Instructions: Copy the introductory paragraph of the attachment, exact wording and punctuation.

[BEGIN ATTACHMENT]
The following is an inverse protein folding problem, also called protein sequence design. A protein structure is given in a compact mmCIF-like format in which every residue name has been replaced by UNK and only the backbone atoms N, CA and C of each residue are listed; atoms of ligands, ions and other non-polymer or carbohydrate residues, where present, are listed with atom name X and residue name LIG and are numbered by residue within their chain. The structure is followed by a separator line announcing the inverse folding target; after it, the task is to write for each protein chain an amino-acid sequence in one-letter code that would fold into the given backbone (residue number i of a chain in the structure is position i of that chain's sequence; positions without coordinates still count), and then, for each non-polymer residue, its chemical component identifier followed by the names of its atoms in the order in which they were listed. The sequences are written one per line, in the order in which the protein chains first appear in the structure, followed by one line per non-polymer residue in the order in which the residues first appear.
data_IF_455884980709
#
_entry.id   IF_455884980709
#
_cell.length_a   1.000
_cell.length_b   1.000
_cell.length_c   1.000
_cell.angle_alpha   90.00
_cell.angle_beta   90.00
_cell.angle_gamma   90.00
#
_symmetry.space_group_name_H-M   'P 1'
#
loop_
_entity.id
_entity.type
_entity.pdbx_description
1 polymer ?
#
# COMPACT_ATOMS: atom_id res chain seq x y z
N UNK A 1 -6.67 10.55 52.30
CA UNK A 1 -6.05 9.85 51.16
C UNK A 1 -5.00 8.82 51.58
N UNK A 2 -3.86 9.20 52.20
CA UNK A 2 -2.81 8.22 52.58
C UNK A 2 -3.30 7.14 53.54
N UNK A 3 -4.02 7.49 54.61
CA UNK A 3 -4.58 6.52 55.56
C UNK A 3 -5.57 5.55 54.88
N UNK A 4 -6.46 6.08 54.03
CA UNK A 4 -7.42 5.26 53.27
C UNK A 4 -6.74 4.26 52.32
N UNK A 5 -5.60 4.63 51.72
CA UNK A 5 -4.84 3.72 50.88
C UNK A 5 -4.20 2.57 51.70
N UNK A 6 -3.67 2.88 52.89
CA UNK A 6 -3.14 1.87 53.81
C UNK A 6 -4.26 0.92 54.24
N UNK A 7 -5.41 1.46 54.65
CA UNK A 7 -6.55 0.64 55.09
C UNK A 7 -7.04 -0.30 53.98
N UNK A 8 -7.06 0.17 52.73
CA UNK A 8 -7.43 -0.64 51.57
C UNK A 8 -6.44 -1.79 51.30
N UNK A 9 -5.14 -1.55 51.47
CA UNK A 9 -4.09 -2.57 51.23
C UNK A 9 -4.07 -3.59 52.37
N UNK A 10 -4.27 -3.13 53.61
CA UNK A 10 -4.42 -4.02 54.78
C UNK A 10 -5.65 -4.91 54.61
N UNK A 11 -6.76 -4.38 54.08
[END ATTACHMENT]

The following is an inverse protein folding problem, also called protein sequence design. A protein structure is given in a compact mmCIF-like format in which every residue name has been replaced by UNK and only the backbone atoms N, CA and C of each residue are listed; atoms of ligands, ions and other non-polymer or carbohydrate residues, where present, are listed with atom name X and residue name LIG and are numbered by residue within their chain. The structure is followed by a separator line announcing the inverse folding target; after it, the task is to write for each protein chain an amino-acid sequence in one-letter code that would fold into the given backbone (residue number i of a chain in the structure is position i of that chain's sequence; positions without coordinates still count), and then, for each non-polymer residue, its chemical component identifier followed by the names of its atoms in the order in which they were listed. The sequences are written one per line, in the order in which the protein chains first appear in the structure, followed by one line per non-polymer residue in the order in which the residues first appear.